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Friday, 29 June, 2001, 18:54 GMT 19:54 UK
Milosevic case boosts international court
International War Crimes Tribunal in The Hague
The tribunal has never tried a former head of state
By diplomatic correspondent Barnaby Mason

The chief prosecutor of the war crimes tribunal in The Hague, Carla del Ponte, has called Slobodan Milosevic's extradition a "turning point" in the fight to bring other fugitives to face trial.

Carla del Ponte
"The arrest of Slobodan Milosevic is a turning point"
Mr Milosevic will be the first former head of state to be tried before any international criminal court - with the possible technical exception of the man who took over from Adolf Hitler in the closing days of the World War II, Admiral Karl Doenitz.

It is a momentous move.

When the United Nations Security Council set up a war crimes tribunal for the former Yugoslavia in 1993, it was widely seen as a substitute for international action to stop the slaughter in Bosnia.

End to cynicism

After a slow start, the capture of war crimes suspects and a series of trials began to banish cynicism.

Nineteen people have so far received prison sentences.

But the tribunal cannot try cases arising from events outside the Balkans, and a similar restriction applies to the tribunal set up to deal with those responsible for the 1994 genocide in Rwanda.

In both cases, monstrous events galvanised the big powers to act.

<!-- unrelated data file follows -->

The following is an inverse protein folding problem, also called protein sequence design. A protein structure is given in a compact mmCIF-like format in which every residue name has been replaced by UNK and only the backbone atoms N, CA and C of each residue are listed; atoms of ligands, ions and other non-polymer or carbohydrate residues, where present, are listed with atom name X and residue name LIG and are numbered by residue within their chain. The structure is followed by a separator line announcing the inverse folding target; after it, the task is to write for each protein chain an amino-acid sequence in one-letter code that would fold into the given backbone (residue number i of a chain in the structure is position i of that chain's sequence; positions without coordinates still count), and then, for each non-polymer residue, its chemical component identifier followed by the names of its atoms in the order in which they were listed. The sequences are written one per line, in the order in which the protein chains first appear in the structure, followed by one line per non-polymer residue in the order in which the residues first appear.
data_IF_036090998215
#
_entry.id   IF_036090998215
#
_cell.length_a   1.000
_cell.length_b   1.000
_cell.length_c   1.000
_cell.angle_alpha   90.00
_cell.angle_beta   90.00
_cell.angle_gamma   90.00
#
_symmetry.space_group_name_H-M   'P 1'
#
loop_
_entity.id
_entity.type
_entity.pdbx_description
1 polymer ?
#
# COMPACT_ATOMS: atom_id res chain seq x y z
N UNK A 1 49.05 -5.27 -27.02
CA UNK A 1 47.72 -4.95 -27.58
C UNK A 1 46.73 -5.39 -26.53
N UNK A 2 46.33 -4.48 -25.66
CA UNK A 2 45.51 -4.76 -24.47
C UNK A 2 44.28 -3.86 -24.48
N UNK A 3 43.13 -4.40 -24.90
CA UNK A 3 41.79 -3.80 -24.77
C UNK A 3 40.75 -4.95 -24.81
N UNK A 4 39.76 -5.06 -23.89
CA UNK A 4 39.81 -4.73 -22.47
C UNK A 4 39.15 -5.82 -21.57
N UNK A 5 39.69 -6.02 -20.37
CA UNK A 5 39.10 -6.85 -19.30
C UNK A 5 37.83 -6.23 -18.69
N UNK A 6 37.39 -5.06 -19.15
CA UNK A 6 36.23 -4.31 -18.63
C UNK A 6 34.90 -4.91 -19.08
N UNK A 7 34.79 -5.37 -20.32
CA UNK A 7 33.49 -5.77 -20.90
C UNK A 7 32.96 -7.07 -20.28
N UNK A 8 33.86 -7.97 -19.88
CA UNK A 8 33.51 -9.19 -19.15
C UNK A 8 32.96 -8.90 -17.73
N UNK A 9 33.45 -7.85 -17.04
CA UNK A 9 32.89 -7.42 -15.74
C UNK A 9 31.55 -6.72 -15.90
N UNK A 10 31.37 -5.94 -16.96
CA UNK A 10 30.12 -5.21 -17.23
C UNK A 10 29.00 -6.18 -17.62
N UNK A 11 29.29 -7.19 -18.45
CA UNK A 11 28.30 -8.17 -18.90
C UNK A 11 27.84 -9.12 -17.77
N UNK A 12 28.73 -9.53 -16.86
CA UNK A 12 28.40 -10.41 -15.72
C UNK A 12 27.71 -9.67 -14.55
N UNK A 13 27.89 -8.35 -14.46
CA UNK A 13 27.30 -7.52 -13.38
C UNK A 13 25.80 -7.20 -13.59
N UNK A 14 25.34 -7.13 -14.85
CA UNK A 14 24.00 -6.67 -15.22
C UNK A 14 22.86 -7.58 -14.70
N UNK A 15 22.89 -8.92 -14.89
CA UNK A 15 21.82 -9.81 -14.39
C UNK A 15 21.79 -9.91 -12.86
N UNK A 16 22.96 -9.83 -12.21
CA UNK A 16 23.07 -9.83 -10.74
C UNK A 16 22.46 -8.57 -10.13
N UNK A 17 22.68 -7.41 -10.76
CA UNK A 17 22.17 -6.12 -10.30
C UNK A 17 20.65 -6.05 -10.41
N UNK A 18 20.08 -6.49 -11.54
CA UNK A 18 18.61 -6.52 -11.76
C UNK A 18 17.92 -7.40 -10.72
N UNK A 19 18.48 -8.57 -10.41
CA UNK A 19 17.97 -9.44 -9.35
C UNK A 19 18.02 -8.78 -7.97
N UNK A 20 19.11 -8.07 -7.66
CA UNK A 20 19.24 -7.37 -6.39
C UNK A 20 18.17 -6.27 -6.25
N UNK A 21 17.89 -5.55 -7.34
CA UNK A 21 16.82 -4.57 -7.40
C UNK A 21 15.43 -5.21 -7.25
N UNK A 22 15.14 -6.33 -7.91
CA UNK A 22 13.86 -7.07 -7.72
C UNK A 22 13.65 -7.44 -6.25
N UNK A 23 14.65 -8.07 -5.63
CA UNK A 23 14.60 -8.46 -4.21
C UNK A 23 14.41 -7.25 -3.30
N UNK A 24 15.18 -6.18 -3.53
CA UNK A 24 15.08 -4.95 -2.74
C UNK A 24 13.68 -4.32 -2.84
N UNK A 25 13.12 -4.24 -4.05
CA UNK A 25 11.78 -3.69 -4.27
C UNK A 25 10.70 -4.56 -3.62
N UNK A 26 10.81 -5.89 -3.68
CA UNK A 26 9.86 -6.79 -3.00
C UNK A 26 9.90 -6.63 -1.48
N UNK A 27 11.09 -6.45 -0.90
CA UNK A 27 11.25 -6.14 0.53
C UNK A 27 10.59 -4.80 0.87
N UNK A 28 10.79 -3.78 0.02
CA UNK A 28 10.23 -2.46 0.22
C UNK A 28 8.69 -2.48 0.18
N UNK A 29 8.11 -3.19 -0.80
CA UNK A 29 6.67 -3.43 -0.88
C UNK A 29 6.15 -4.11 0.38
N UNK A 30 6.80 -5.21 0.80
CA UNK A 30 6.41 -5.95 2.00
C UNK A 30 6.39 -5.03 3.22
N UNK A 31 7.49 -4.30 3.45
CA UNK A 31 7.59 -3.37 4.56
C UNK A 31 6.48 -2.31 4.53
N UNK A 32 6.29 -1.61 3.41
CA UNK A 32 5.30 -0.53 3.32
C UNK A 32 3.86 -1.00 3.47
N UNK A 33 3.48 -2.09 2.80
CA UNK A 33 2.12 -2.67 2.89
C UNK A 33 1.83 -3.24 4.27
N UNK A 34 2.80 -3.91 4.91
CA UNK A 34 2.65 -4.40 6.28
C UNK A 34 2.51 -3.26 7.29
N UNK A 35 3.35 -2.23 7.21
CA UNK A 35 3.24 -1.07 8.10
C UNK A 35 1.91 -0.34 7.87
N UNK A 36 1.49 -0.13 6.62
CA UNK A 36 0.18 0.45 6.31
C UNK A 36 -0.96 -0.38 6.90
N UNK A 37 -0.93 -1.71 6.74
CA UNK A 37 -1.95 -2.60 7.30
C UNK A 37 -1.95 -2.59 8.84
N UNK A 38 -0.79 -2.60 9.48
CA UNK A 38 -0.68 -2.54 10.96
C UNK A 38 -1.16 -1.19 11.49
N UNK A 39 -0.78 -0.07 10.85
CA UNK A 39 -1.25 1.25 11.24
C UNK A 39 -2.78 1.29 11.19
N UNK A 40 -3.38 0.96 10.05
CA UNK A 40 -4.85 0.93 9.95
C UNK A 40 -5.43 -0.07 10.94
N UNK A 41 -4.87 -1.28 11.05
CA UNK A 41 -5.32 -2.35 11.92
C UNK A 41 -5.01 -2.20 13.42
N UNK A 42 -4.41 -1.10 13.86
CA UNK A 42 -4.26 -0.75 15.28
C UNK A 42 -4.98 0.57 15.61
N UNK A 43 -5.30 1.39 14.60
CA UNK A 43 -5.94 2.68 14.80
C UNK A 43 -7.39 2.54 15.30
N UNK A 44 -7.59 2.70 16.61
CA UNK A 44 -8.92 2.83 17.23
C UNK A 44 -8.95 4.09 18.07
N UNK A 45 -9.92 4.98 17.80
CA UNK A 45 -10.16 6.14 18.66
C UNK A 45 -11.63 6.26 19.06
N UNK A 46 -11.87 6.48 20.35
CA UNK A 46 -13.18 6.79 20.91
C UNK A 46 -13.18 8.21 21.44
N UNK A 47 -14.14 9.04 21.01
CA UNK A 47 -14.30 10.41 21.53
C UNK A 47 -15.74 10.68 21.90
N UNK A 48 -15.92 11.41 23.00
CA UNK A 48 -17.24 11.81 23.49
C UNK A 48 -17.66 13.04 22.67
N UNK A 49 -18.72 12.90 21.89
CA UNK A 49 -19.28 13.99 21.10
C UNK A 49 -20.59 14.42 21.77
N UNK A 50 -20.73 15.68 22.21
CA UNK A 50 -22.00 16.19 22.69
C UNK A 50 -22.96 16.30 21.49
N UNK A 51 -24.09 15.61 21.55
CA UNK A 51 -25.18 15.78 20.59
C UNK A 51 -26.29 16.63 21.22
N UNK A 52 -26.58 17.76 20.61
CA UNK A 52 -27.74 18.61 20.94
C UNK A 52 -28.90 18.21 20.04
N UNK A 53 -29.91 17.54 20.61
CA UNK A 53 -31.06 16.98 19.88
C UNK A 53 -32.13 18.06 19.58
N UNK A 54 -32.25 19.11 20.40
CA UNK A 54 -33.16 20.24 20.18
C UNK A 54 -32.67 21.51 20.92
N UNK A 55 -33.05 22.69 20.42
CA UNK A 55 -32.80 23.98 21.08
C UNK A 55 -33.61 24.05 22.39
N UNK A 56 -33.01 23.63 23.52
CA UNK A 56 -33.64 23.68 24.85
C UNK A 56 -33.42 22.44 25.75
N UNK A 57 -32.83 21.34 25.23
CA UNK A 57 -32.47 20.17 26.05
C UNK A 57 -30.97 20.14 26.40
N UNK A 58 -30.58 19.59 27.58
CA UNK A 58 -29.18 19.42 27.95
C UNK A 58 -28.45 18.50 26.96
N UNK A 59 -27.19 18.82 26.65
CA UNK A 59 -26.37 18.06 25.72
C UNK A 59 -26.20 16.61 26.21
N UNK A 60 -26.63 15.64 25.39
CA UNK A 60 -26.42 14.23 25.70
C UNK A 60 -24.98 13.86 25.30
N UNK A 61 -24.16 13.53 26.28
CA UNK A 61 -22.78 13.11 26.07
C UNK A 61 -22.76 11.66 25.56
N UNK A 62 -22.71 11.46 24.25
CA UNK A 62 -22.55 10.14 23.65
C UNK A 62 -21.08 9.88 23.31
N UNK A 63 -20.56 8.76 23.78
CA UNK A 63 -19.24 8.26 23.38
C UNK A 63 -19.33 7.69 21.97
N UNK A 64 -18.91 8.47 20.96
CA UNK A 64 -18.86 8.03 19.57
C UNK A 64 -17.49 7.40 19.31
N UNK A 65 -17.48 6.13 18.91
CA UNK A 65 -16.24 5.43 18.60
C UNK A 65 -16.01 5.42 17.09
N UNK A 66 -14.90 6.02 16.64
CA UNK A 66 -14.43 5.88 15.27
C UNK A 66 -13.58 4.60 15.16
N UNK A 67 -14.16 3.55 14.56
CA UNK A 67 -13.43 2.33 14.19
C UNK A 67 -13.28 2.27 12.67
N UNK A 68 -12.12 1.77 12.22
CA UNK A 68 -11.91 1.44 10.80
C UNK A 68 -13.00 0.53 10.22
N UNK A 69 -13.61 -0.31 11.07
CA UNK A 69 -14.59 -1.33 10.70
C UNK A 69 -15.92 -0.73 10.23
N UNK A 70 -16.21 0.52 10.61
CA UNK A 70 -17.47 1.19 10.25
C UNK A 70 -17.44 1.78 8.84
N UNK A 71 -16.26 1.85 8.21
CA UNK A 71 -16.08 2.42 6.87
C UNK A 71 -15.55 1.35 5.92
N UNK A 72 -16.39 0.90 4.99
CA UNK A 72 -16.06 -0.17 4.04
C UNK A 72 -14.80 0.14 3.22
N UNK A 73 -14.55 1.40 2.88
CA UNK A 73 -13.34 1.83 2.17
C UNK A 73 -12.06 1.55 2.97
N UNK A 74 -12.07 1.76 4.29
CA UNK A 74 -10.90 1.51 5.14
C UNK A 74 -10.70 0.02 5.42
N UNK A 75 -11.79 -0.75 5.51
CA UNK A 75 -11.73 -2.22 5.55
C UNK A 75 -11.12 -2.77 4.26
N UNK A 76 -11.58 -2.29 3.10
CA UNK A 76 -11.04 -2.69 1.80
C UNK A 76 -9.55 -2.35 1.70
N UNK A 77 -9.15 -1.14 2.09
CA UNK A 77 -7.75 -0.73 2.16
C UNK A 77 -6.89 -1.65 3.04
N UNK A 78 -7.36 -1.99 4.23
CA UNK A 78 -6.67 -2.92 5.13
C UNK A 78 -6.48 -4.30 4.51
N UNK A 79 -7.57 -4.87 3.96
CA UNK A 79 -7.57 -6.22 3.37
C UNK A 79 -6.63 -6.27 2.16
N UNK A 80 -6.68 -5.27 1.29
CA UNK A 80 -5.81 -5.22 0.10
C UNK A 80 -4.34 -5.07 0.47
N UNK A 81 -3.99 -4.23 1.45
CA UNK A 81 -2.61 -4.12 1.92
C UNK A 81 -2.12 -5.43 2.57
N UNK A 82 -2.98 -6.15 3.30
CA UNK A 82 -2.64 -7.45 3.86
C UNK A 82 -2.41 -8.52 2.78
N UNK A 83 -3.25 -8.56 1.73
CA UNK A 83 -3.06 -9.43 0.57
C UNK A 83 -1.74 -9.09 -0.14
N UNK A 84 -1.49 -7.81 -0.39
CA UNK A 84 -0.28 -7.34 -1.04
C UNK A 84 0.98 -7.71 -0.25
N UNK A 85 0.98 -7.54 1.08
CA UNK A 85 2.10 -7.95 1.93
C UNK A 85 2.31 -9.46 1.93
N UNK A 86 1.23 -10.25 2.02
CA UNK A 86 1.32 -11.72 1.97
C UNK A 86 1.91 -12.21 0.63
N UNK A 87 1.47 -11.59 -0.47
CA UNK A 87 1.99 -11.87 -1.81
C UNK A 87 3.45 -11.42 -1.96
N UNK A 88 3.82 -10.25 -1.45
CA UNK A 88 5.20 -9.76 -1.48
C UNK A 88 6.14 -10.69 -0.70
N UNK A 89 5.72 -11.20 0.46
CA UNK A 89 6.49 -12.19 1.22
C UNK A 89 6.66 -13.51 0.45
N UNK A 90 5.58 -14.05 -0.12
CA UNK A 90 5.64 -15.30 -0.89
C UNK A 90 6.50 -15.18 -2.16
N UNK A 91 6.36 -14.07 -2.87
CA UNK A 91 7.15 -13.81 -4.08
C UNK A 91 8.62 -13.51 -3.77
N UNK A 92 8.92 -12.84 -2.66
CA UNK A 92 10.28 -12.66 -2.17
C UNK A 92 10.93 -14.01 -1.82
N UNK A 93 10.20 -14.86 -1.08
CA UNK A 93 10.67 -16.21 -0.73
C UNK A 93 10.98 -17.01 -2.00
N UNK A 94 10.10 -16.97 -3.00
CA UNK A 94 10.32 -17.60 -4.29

Guilt at their failure to prevent the atrocities played a part, but western governments were a lot more energetic and committed in Europe, where their strategic interests were at stake.

New international atmosphere

Nevertheless, the international atmosphere has changed. Other moves have established the principle that those who commit the worst violations of human rights cannot escape justice on the grounds that their alleged crimes were an internal matter.

The 1998 arrest in Britain of the former Chilean dictator, Augusto Pinochet, led to court decisions that were seen as a landmark in the development of a universal jurisdiction - even though he was eventually freed on grounds of ill health.

Augusto Pinochet
Pinochet's arrest in Britain in 1998 led to landmark decisions
But international legal action of this kind is cumbersome. It depends on extradition decisions by politicians as well as judges, and on whether particular states are party to treaties like the Convention on Torture.

The answer for many lies in the proposed international criminal court.

So far 35 states have ratified the document negotiated in Rome three years ago, while 60 are needed to bring the court into being.

The handover of Mr Milosevic to the tribunal in The Hague may speed up the process.

The new court will be able to try crimes against humanity (defined largely by the Geneva Conventions) committed anywhere in the world, though not those pre-dating its creation.

The biggest weakness is the refusal of the United States to sign up, despite safeguards to meet objections that American soldiers might be the victims of frivolous or mischievous prosecutions.

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